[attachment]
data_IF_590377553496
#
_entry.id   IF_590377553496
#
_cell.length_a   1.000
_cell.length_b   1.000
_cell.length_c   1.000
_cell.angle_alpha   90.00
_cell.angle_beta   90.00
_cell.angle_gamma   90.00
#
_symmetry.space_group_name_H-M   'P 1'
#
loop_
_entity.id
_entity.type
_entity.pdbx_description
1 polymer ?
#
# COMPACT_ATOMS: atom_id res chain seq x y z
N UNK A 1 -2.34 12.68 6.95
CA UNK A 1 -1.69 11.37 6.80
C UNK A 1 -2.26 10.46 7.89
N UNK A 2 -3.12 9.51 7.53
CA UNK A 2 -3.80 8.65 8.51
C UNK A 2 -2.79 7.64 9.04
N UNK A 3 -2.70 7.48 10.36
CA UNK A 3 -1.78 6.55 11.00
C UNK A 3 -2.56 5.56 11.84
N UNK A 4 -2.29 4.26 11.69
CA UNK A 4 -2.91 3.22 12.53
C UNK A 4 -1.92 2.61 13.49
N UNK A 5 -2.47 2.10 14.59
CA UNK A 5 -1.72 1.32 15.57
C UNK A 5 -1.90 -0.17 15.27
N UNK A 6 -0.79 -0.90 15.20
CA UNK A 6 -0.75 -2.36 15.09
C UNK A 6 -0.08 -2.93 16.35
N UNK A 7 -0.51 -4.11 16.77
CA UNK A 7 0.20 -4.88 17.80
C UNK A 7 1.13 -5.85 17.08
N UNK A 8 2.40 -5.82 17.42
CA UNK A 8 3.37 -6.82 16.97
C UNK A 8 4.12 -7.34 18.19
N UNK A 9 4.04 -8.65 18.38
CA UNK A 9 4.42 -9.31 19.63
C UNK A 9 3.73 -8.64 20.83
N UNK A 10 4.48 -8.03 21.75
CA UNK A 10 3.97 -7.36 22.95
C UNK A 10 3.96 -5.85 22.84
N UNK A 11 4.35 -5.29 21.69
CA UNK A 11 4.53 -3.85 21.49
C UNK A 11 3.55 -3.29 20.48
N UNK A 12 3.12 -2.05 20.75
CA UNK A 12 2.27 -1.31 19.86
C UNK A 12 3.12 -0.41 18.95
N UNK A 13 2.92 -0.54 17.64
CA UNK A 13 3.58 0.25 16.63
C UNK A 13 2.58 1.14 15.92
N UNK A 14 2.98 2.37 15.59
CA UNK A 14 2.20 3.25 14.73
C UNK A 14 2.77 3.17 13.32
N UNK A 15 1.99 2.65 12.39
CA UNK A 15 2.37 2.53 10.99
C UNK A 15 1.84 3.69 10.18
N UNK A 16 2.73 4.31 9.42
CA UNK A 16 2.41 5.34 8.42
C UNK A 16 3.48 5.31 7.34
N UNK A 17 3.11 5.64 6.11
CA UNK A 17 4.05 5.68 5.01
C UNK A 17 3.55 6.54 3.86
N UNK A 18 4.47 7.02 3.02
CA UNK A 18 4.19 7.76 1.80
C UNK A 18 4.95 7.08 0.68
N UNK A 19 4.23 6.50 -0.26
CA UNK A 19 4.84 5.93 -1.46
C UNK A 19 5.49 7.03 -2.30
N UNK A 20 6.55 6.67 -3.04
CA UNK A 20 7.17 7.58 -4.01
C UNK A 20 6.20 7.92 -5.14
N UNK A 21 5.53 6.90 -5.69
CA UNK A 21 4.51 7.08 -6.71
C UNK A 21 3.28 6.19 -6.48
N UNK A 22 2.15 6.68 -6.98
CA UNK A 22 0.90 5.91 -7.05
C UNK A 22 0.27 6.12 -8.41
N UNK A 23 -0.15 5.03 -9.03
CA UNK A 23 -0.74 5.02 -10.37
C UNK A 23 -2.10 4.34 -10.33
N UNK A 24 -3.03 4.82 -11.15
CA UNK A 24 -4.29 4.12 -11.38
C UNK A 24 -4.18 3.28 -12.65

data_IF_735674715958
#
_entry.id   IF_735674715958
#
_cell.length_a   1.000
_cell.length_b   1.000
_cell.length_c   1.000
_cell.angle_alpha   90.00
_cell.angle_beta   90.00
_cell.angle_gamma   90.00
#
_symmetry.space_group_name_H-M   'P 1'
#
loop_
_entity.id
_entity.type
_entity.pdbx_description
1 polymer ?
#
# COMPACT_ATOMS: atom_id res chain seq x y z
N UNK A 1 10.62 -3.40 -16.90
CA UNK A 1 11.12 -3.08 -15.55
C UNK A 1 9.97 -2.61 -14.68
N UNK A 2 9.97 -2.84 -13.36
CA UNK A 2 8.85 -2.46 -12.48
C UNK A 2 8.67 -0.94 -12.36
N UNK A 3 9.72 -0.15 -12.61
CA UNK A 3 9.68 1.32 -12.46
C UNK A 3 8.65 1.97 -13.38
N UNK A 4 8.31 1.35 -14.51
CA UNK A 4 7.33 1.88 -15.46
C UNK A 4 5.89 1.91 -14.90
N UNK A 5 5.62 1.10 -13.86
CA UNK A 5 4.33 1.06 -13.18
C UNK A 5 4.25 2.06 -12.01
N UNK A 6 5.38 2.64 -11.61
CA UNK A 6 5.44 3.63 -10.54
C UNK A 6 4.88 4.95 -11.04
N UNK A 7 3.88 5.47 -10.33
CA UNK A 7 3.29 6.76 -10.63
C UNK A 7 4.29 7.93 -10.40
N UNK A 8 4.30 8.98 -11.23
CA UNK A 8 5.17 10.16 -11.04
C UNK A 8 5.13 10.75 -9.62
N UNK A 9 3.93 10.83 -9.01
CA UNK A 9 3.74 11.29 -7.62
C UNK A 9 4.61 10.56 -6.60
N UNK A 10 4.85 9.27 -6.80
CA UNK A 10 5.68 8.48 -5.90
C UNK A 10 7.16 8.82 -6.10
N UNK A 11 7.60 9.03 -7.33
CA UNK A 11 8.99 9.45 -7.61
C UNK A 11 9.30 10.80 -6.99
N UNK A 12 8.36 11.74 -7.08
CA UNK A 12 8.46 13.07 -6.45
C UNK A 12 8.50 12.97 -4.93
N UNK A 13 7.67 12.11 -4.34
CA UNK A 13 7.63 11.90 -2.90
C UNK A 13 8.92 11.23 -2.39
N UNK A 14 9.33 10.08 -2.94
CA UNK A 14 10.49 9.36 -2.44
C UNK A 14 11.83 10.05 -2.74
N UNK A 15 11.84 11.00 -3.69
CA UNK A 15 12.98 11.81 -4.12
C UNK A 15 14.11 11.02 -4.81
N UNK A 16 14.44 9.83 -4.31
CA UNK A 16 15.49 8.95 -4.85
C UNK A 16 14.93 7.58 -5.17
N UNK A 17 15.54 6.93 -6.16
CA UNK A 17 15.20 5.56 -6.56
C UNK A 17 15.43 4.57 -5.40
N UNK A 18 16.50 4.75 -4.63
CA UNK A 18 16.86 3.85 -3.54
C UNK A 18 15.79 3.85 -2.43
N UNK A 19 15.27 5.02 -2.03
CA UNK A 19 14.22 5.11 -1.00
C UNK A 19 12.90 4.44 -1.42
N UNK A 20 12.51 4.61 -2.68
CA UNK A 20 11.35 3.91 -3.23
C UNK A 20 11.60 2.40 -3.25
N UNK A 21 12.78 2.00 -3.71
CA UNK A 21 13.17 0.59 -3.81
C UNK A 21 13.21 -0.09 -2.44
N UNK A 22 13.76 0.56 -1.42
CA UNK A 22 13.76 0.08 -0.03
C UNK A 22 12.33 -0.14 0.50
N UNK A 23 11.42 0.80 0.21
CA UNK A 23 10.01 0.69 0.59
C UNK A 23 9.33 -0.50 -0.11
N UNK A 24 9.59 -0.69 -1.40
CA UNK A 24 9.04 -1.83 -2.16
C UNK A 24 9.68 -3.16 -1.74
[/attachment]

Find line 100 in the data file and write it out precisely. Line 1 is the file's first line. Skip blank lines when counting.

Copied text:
_cell.angle_alpha   90.00